Shreveport, located in northwest Louisiana not far from the Texas state line, is the third largest city in the state with a population of just more than 200,000. Like many cities throughout the United States, Shreveport is under a consent decree and is mandated to upgrade their sewer collection system to remediate the inflow/infiltration problems that cause sewer overflows. Shreveport responded with a plan to dig-and-replace a large quantity of their collection system. The City budgeted close to $350 million to perform this work and to meet the consent requirements.
Shreveport thought it was possible to get the job done within its budget and timeline. However, after Phase I, it quickly realized the project costs would double. On top of the large budget increase, the City’s consent decree deadline would not be met. This situation caused the City to research and consider trenchless CIPP pipe renovation processes. LMK and Mitchell Contracting worked together to educate Shreveport on the many benefits of CIPP and how to seal the City’s collection system using engineered pre-molded gaskets.
After completing a cost comparison analysis between traditional dig-and-replace methods and trenchless CIPP, the City decided to incorporate the use of CIPP to meet its consent decree objectives including budget and timeline. Mitchell Contracting was the responsive low bidder, winning the first project as the general contractor, which included lateral CIPP connection lining, mainline CIPP and conventional dig-and-replace repairs.
The CIPP alternative has saved the project budget. Shreveport’s trenchless consultant, Kerry Coker, says each cured-in-place lateral being installed by Mitchell Contracting is approximately $110 per foot (total construction cost), compared to a traditional dig-and-replace cost of approximately $350 per foot (total construction cost).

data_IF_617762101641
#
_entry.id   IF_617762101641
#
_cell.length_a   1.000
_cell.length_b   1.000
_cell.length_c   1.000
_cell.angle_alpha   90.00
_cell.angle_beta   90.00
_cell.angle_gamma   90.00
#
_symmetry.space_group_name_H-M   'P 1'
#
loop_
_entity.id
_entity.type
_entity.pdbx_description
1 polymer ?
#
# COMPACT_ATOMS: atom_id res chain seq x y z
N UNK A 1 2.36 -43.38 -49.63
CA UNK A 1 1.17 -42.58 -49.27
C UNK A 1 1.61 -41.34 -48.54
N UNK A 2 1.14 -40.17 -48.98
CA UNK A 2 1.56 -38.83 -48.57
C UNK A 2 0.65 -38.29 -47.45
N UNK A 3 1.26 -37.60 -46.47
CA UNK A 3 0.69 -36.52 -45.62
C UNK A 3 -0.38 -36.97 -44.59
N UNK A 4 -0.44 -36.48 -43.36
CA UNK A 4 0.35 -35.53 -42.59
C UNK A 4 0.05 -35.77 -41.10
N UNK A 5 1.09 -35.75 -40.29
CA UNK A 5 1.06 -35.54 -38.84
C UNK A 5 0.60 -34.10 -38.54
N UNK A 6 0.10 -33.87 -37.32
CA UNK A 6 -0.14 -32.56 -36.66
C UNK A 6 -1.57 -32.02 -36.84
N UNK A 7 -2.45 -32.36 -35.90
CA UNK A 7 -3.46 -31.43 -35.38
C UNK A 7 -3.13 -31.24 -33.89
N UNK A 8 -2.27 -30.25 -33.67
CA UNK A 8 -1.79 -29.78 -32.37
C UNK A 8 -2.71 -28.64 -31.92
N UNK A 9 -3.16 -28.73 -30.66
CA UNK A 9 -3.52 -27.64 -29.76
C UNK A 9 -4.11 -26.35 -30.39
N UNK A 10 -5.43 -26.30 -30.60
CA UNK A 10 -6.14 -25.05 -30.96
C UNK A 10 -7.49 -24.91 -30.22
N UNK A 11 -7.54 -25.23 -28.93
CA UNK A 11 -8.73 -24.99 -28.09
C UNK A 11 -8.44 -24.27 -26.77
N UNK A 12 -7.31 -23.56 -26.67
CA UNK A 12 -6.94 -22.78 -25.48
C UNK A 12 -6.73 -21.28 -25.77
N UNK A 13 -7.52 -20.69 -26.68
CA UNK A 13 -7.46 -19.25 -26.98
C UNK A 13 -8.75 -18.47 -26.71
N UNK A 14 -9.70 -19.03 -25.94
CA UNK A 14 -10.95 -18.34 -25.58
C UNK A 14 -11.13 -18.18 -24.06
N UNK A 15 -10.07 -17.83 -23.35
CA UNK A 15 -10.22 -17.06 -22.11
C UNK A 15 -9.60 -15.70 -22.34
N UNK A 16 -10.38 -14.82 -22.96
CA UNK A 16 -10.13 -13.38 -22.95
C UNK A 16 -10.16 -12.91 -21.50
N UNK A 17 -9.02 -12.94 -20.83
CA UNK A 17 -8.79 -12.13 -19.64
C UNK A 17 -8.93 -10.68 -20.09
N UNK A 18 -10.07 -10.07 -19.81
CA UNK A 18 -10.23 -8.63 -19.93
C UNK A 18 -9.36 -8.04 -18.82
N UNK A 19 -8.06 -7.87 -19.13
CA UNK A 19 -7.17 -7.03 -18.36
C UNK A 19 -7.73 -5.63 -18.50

“This never would have been able to happen without LMK Technologies’ cured-in-place lateral solutions,” Pounds explained. “Everyone is interested in it because it’s three times as cheap and five times faster. We are a dig-and-replace contractor and that’s all we’ve ever done, but we went to this because we can now offer such a benefit to our customers.”
The entire project is estimated to take 12 years and is spread out over five phases with each phase entailing approximately 1 million ft of gravity sewer pipe. Phase 1, in the Cedar Grove neighborhood, which is southwest of downtown Shreveport, began in summer 2017. Pounds’ crews are on track to complete the first phase in December of this year. Each lateral lining crew successfully installs five to six CIPP connection liners a day. And besides Shreveport benefitting from the CIPP lateral lining, Mitchell Contracting is significantly growing its business and its value, all due to the company’s hard work and their investment in CIPP.
The design process for Phase II is under way but construction won’t begin until early 2018. The second phase will be almost exclusively trenchless CIPP renewal, Pounds added, noting that the only time contractors will have to lay new pipe is when pipe conditions are not suitable for CIPP. Pounds is optimistic that Mitchell’s success in Shreveport bodes well for the company’s future. He credits that to investing in a high quality CIPP product that meets the industry standard for connection lining, ASTM F2561.
“It’s a product that is good for the industry. When you can find a product that takes less time, costs less money, and provides a better end result, people will take notice, and they will continue to make the change to CIPP,” said LMK Technologies technical consultant Jason Mathey.